Sadler's Wells presents two shows concurrently, 40 Years of Phoenix at the Peacock and Traplord at 180 Studios, both of which explore issues of identity through a distinctly Black perspective. These are unmissable performances that are worth seeking out...
40 Years of Phoenix
with Aaron Chaplin, Alana Cowie, Charlie Naylor, Alabama Seymour, Melina Sofocleous, Yuma Sylla, Matthew Topliss, Shawn Willis
The Peacock Theatre, London
29-30.Mar.22 and on tour until 20.May.22
With this anniversary show, Phoenix Dance Theatre celebrates the four decades since it launched in Leeds in 1981. Artistic Director Dane Hurst has selected five distinctive pieces from the company's history, which he calls "five essential works that display something of the scope and reach of what dance can achieve". Indeed, these are dramatically involving performances, deploying terrifically talented dancers to provoke the audience physically, emotionally and also intellectually.
Choreographed by Henri Oguike, this rhythmic diptych is performed to Japanese Taiko percussion that reverberates right through the audience. It's an often startling mix of elegance and strength, blending balletic moves with properly intense physicality as the dancers, dressed in striking red and black body suits, interact in a variety of ways that feel deeply human. And the final section, performed with leaping flames on-stage, bursts with energy and intent.
Created in 1938 by dancer-choreographer Jane Dudley, this piece plays out to the earthy rhythms of Sonny Terry's eponymous track, danced by Yuma Sylla as if her life depends on it. This is a bracing depiction of human endurance and resilience in the American South, as this woman continues surging forward despite a range of unseen barriers that restrict her progress. But she persists in moving, and she vividly expresses her determination, pain and joy in equal measure.
There's a witty kick to this fascinating play on home life, choreographed by Danial Shapiro and Joanie Smith to give voice to a range of family members, including parents, children, an uncle, cousin and boyfriend fighting for his place in the holiday portrait. Centred around an armchair, the movement is clever and often exhilaratingly fluid, as dancers take flight in their interaction, pushing and pulling each other to draw out both humour and darker emotions.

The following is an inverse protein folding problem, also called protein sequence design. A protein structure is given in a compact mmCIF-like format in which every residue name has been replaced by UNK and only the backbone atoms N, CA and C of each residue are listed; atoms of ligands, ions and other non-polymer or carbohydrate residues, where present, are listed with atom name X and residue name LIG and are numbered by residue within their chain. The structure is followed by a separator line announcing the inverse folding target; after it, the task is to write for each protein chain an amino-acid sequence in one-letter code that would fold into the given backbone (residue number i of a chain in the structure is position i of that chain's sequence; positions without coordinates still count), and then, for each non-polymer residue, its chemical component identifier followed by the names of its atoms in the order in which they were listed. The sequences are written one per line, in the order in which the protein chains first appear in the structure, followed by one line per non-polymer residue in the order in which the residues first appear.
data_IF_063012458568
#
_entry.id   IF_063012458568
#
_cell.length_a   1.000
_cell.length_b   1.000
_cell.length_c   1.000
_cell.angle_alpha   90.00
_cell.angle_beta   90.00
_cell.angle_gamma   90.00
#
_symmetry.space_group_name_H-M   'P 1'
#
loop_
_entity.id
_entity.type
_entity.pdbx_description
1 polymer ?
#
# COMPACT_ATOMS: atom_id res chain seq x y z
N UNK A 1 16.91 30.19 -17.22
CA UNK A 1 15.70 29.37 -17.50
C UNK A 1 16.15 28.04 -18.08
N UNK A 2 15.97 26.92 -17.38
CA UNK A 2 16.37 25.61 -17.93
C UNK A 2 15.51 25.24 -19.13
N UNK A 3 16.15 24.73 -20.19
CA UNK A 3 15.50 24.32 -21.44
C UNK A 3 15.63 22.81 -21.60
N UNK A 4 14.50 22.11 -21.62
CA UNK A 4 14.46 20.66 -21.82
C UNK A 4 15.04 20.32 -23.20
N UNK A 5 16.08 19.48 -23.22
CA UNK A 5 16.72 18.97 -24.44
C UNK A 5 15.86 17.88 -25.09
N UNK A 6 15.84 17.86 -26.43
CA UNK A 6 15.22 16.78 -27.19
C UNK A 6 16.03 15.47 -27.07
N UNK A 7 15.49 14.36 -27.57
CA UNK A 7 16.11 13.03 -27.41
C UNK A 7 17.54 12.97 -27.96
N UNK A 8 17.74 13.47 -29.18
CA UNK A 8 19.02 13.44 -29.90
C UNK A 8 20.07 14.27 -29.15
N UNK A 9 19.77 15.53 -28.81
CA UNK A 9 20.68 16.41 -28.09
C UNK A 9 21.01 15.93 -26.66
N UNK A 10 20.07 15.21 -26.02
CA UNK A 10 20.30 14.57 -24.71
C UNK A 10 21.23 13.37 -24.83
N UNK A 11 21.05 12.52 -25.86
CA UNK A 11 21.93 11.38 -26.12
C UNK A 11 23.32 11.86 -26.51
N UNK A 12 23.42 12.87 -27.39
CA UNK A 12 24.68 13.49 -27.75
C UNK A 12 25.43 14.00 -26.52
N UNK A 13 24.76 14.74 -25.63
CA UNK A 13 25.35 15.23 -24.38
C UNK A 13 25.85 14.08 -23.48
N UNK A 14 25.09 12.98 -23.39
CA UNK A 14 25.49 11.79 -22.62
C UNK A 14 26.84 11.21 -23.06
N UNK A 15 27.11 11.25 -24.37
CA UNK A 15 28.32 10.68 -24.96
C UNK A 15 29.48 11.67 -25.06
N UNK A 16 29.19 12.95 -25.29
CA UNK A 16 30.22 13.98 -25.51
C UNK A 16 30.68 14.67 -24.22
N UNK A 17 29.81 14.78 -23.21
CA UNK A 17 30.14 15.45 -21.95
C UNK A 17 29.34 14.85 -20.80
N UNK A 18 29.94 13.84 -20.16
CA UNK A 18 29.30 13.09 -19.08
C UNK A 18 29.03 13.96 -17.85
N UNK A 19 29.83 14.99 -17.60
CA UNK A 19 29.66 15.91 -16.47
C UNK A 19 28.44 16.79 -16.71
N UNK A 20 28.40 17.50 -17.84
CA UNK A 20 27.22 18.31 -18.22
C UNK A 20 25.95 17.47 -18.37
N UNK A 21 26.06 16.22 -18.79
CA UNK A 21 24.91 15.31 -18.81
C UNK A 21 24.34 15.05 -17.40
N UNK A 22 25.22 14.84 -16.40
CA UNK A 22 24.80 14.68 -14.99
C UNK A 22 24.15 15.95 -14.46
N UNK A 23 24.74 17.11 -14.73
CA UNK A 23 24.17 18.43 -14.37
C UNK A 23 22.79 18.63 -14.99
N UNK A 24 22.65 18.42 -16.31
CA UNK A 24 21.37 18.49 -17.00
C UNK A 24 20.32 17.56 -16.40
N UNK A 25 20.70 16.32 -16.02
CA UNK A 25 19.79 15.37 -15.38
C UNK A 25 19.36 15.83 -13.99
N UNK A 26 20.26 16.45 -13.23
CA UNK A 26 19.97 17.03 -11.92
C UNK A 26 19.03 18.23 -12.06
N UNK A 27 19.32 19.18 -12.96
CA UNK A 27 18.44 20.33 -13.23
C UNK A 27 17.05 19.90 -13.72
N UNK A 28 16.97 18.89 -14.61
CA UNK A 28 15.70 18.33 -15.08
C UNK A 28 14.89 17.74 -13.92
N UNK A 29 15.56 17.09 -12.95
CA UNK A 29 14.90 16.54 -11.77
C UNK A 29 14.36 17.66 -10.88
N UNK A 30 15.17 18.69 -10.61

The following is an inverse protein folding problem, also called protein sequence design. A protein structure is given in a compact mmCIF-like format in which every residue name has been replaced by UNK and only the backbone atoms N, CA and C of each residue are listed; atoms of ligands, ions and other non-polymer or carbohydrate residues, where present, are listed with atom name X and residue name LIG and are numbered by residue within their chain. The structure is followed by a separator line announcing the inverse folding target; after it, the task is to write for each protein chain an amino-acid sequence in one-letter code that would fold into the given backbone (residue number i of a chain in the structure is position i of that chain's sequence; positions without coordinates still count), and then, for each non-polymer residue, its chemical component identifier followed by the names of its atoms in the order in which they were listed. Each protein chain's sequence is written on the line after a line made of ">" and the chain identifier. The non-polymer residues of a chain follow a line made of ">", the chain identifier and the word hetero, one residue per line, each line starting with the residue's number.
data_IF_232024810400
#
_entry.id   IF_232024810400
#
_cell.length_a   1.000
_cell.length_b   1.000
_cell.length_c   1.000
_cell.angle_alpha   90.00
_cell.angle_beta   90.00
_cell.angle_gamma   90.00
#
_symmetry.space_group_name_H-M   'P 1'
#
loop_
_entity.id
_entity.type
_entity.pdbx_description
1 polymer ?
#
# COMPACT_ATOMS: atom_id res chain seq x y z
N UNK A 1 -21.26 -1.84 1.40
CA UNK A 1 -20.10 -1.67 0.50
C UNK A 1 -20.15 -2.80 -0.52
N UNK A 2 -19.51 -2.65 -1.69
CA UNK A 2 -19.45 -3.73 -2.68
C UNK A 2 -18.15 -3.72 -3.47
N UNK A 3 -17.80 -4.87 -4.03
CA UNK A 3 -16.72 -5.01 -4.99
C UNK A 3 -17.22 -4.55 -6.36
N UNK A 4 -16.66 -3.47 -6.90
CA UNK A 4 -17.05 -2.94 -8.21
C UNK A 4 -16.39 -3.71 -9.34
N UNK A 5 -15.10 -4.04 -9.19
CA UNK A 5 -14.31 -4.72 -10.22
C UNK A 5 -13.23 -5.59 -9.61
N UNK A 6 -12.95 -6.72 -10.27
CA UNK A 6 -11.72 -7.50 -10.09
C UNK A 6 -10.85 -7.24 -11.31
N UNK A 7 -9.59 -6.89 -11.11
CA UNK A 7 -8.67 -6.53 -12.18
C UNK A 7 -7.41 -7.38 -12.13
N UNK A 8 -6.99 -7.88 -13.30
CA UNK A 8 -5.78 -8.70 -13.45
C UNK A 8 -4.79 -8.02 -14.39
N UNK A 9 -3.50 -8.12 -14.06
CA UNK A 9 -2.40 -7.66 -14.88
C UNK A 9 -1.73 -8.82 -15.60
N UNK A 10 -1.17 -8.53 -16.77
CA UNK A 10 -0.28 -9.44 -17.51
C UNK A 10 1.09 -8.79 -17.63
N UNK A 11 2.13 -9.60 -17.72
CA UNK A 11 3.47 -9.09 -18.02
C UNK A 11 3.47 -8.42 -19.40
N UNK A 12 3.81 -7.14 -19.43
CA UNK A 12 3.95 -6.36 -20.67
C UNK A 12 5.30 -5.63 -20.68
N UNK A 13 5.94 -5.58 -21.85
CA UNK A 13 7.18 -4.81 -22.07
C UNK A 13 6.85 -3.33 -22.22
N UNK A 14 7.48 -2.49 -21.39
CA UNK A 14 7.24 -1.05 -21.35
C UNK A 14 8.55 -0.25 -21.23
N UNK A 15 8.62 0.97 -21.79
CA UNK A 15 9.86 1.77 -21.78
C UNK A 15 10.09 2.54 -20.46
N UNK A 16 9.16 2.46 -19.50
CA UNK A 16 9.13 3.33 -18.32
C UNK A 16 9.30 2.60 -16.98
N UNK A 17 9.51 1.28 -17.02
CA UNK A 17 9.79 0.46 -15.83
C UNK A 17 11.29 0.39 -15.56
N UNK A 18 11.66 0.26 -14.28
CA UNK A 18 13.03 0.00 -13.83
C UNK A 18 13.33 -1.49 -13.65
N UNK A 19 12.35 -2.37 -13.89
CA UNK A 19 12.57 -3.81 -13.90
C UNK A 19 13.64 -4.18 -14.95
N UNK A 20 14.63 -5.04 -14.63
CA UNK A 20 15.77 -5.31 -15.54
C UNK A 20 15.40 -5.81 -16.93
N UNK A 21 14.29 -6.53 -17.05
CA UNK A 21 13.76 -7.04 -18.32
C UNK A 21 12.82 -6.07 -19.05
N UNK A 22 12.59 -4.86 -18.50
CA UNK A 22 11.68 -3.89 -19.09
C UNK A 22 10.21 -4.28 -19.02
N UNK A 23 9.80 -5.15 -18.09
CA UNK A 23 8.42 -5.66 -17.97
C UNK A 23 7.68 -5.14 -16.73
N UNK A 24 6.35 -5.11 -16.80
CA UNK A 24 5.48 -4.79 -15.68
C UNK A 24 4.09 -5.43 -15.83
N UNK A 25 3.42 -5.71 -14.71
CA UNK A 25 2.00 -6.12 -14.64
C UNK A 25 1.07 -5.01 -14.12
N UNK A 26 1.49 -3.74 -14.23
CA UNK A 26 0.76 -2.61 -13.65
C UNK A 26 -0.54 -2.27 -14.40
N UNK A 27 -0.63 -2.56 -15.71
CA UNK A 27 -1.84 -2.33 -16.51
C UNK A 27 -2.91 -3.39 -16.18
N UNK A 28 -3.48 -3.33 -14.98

Pave Up Paradise
An inventive, emotionally resonant take on the story of Adam and Eve choreographed by Ben Duke and Raquel Meseguer, this piece includes musician Andrew Burke on-stage performing music by the Strokes, Gomez and Jeff Buckley while two dancers spiral around the stage. It's a rare dance piece featuring lines of spoken text as the performers retrace the creation mythology with their voices and physicality, exploring the connection and tension between male and female perspectives.
Heart of Chaos
Choreographer Darshan Singh Bhuller's fiercely physical work has been revisited in the context of boxer Jack Johnson (played by Aaron Chaplin), his rivalry with Jim Jeffries (Matthew Topliss) and his tumultuous marriage to Etta Duryea (Melina Sofocleous). It's a breathtaking piece that includes riveting dance-based recreations of boxing matches as it grapples with complex ideas of race, masculinity, celebrity and sexuality. As in the other pieces, the dancers' work is staggeringly precise and evocative, here with an added punch of historical context and dramatic urgency. Simply stunning.
for information: PHOENIX DANCE THEATRE
photos by Foteini Christofilopoulou • 29.Mar.22
director-choreographer Ivan Michael Blackstock
with Ivan Michael Blackstock, Chantelle Dawe, Shannelle 'Tali' Fergus, Kanah Flex, Wild G, Kyron Jake, Magero, Robia Milliner, Underwaterkash, Malachi Welch, Chaldon Williams
music by Michael 'Mikey J' Asante, Brnsrght, Creatxr, Dominant, Denzel Himself, Mindaugas Juozapavicius, Torben Sylvest
180 Studios, London • 26.Mar-16.Apr.22
Dressed in combat gear with provocatively blacked-in faces, the performers emerge from the darkness with intent, deliberately evoking cliched masculine posturing in a show of strength before the deeper ideas begin to emerge between them. The show includes live music, spoken word and a giant screen that plays on videogame imagery to hint at the internal intensity of daily life for someone whose self-image is at risk if they don't continually level up, as it were. And of course the real quest here is to find the strength to accept and celebrate yourself.
In the unstructured narrative, the sympathetic Blackstock appears in a rabbit-eared cap, often hiding from a hulking figure in a pig mask. And the astonishingly bendy Kanah Flex is another stand-out. The range of colliding ideas intentionally challenges the audience to feel this piece rather than to understand it. And while the climactic sequence involving a mythical sword and a crowd of angels feels a little low in energy, the show is capped off by a terrific blast of raw power.
for information: TRAPLORD
photos by Camilla Greenwell • 30.Mar.22